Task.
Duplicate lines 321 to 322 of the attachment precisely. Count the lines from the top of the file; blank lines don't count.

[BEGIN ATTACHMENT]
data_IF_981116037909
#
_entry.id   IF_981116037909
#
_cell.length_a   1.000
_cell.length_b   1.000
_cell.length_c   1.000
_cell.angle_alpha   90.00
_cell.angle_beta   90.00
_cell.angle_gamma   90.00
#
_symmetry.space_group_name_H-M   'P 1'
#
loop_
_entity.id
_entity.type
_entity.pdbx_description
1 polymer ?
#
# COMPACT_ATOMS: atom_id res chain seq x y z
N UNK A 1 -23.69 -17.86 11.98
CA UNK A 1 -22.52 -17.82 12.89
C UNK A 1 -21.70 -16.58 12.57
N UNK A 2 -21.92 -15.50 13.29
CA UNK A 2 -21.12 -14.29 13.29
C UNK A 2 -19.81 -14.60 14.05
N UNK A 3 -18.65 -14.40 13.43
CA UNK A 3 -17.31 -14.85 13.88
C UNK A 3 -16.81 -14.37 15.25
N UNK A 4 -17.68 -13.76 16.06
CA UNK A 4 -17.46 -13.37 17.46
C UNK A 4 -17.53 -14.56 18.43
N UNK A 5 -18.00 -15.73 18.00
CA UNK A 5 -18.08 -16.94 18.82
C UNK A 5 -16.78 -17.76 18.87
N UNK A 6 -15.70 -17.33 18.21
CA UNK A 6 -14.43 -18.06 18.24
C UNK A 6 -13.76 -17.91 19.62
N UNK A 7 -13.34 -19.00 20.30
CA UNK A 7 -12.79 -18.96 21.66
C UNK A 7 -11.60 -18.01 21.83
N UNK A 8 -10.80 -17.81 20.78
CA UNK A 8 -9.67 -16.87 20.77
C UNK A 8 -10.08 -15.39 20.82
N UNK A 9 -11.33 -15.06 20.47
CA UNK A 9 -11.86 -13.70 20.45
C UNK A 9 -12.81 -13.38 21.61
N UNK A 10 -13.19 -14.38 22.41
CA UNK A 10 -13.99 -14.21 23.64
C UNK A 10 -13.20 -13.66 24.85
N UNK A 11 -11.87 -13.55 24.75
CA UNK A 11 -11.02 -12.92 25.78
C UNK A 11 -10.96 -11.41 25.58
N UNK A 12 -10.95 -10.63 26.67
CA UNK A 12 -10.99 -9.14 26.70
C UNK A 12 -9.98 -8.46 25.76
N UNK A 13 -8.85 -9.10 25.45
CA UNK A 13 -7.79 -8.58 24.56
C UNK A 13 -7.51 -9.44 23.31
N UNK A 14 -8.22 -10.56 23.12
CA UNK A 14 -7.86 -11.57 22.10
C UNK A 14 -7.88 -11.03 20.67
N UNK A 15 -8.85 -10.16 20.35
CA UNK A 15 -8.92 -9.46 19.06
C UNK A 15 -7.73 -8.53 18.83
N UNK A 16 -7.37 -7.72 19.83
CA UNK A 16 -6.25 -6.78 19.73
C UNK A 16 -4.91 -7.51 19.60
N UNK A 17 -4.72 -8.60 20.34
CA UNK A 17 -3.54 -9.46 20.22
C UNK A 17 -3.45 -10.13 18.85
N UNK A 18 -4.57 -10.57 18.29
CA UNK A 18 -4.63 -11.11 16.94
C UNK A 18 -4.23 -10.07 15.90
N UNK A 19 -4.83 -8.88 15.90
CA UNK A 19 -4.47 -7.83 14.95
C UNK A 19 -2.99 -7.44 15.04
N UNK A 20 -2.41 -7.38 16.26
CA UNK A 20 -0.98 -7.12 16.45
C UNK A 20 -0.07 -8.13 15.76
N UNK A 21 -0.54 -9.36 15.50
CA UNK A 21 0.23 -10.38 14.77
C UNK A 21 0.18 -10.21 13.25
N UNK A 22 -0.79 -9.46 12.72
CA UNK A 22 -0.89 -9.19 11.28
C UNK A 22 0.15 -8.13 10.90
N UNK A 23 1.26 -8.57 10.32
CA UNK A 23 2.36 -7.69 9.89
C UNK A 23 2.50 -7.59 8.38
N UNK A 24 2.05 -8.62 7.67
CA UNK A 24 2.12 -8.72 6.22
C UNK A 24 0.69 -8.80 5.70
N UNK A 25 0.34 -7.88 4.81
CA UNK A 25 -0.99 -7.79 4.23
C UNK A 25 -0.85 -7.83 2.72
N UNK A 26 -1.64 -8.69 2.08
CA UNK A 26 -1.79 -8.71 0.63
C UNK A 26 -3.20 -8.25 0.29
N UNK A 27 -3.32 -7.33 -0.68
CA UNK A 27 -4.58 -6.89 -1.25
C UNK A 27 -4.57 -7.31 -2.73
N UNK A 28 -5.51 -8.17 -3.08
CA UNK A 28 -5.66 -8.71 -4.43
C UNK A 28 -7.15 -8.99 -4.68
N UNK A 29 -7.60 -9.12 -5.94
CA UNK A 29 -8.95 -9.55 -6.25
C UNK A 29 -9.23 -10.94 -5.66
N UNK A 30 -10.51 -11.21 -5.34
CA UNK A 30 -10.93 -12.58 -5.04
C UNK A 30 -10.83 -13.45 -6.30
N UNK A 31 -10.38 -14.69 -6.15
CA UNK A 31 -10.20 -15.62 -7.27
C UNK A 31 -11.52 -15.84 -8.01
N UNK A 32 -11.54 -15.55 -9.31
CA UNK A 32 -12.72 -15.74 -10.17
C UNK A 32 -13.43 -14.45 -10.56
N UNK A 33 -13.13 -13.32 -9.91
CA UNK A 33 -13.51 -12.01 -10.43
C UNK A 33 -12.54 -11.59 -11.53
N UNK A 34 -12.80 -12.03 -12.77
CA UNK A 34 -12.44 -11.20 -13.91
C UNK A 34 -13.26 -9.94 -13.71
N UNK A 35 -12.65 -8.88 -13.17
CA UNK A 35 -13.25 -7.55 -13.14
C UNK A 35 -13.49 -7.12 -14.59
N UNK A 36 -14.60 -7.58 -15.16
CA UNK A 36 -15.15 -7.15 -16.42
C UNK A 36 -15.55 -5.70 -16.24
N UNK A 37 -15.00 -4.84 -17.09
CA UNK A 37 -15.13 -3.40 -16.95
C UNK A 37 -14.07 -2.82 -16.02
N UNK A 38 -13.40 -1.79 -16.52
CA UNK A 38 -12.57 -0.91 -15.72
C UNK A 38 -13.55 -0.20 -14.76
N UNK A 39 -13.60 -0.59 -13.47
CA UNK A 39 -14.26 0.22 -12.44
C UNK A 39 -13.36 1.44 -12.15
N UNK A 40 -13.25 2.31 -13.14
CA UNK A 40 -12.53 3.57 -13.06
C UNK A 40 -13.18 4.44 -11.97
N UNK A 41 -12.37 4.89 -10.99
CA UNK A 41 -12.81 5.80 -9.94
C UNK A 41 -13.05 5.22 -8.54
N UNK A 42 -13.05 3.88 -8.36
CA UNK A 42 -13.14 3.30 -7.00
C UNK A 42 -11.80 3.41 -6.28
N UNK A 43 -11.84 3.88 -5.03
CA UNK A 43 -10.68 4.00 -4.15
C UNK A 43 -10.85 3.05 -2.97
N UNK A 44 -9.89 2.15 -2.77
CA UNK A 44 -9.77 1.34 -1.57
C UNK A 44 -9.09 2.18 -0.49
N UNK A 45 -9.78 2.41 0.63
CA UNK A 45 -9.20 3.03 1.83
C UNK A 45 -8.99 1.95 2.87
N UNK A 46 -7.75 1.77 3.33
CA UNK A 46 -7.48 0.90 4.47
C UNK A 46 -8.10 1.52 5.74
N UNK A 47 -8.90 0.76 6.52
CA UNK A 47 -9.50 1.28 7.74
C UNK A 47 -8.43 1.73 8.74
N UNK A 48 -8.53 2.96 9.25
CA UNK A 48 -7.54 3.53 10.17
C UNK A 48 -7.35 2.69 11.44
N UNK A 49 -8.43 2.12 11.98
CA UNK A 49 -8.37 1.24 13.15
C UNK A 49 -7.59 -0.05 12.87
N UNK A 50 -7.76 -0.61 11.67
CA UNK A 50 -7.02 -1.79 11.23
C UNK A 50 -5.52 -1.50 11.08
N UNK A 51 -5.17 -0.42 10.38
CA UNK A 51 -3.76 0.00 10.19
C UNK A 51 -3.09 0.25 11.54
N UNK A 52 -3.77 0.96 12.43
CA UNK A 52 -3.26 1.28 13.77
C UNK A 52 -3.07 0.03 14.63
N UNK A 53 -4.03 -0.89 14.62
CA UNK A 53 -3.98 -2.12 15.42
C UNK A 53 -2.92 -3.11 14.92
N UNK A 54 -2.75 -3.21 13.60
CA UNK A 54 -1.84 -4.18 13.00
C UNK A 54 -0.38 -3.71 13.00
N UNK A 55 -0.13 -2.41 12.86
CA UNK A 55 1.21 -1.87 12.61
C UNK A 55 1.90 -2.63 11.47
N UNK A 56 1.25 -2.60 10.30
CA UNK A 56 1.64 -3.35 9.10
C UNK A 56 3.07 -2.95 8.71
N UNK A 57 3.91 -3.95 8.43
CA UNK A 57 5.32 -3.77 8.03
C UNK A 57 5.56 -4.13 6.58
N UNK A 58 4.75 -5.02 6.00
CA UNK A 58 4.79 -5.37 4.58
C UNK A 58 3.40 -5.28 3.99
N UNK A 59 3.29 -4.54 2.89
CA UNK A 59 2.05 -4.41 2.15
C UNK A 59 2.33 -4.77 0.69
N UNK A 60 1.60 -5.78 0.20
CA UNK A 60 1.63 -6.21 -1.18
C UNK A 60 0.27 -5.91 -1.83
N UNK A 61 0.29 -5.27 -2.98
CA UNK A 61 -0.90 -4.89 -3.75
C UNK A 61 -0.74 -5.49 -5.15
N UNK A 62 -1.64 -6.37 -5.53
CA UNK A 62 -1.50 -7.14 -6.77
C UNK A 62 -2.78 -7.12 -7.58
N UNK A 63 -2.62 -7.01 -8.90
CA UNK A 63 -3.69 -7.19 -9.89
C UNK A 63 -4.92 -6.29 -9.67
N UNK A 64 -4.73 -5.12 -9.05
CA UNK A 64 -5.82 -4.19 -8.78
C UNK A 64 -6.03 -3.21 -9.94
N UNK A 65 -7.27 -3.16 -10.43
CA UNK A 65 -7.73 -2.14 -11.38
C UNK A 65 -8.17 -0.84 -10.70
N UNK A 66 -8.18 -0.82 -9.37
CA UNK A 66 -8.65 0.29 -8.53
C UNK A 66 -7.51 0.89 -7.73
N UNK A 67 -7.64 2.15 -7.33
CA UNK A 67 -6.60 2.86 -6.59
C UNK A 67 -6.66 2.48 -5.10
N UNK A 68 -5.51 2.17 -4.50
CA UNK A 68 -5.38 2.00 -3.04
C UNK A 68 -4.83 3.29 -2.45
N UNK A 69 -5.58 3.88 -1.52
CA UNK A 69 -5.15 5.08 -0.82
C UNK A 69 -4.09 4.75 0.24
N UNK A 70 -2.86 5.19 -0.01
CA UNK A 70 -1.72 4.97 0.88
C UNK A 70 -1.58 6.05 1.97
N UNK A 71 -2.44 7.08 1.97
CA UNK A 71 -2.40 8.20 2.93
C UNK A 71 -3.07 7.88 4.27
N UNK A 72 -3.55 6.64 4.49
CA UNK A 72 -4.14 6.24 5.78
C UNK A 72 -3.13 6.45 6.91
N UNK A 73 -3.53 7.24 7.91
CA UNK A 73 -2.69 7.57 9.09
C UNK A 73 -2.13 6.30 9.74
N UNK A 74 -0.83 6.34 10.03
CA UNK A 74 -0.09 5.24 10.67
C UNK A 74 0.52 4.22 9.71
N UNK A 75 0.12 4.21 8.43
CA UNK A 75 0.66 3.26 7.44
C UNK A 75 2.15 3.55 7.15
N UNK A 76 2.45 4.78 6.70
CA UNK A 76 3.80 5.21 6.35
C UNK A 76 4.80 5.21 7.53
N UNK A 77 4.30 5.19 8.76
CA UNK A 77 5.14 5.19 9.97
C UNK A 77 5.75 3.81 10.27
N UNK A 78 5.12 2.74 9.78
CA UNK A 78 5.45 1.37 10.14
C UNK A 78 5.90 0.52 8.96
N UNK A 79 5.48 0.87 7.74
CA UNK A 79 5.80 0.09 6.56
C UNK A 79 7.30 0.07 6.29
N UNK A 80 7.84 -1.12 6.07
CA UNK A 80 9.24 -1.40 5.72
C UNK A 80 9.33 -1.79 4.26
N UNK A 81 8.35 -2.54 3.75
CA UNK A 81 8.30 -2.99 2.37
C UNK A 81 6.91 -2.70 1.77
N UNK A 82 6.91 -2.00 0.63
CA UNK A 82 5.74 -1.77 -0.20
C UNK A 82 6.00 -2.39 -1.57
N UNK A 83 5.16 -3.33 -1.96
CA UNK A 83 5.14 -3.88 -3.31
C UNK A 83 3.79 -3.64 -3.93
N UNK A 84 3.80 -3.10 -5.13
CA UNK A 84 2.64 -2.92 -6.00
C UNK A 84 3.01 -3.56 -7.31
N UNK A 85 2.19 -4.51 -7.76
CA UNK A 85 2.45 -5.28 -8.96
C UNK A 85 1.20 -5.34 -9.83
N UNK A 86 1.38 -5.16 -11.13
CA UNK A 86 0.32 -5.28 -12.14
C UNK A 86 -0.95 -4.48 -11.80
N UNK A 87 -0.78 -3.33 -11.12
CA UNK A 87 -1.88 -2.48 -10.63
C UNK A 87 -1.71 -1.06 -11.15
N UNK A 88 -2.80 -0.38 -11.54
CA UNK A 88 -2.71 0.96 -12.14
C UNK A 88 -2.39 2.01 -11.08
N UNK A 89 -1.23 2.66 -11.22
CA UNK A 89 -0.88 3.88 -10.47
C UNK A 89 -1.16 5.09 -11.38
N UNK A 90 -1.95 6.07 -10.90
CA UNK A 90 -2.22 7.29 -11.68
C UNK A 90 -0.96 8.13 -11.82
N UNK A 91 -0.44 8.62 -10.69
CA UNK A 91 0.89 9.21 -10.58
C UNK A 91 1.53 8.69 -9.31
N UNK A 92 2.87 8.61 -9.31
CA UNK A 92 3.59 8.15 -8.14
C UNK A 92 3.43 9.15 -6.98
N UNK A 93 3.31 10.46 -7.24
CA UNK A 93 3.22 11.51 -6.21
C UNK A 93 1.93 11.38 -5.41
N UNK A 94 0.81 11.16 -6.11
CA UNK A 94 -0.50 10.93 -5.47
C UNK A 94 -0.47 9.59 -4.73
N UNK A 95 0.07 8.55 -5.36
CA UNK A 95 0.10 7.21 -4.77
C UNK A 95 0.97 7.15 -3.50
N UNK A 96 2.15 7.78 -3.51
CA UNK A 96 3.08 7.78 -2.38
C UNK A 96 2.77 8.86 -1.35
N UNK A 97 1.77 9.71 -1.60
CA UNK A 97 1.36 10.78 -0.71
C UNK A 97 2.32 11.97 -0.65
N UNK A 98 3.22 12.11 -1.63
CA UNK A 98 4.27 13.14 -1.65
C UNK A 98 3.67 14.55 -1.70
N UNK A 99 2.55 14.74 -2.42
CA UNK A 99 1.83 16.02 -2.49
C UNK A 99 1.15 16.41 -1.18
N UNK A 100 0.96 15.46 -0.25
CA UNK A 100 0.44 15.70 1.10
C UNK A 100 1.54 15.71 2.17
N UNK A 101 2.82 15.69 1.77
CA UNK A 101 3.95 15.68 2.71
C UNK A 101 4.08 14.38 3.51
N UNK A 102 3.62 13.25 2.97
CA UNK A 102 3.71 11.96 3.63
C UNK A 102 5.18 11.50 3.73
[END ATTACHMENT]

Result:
N UNK A 101 2.82 15.69 1.77
CA UNK A 101 3.95 15.68 2.71